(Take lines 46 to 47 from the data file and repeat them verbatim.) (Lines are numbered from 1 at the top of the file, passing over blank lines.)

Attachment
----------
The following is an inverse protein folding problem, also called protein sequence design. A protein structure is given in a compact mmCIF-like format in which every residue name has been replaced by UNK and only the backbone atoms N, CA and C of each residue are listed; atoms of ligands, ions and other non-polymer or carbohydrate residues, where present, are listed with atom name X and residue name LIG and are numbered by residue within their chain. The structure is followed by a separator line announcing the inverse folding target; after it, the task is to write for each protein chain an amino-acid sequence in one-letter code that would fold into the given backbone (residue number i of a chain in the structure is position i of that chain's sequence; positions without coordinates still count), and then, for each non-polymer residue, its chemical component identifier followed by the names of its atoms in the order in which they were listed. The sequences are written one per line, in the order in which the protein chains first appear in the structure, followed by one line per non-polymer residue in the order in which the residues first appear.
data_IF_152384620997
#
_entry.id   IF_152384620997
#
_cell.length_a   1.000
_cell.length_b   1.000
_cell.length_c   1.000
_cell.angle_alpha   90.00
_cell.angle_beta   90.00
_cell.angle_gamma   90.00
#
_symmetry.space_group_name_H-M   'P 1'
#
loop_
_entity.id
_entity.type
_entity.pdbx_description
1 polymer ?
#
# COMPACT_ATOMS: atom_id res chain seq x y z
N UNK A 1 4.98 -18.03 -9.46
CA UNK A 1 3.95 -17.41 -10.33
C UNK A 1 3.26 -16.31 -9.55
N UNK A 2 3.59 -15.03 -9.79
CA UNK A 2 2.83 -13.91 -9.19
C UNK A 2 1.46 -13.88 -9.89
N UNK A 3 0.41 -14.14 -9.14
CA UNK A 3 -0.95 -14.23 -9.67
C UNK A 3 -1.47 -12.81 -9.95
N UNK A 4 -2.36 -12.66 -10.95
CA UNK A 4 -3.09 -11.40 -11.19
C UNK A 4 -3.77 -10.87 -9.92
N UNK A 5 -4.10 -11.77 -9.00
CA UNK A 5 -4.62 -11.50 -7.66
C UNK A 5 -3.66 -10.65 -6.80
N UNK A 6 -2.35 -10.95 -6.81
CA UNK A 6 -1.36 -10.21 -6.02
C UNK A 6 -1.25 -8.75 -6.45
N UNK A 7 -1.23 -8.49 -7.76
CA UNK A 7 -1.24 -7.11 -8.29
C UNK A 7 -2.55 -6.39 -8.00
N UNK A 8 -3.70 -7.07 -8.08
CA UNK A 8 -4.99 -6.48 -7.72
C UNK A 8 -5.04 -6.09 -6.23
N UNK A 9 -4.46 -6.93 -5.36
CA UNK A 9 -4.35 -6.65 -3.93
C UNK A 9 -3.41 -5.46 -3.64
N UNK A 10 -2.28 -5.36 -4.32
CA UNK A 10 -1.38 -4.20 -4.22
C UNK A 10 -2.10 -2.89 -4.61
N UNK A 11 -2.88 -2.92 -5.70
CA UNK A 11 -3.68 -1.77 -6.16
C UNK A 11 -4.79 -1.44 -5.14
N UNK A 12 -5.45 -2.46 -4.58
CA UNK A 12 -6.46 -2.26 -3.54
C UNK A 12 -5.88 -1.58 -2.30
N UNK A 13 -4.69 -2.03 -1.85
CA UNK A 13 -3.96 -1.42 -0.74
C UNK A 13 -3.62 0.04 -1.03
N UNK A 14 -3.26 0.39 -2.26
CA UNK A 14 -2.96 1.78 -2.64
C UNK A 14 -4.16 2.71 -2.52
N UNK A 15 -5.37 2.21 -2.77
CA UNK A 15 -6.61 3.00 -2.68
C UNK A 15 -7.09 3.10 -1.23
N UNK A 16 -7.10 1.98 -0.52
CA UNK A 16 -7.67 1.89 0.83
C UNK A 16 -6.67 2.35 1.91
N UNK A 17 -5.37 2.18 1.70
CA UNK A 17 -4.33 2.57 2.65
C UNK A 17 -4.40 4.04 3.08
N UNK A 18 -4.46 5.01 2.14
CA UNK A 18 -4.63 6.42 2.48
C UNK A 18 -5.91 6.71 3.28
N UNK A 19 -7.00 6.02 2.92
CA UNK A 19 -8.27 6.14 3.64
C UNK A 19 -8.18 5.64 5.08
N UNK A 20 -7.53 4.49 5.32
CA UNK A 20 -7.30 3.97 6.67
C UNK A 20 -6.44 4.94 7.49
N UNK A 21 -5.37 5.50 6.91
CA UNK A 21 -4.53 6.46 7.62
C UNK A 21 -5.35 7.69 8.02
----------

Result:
N UNK A 9 -4.46 -6.93 -5.36
CA UNK A 9 -4.35 -6.65 -3.93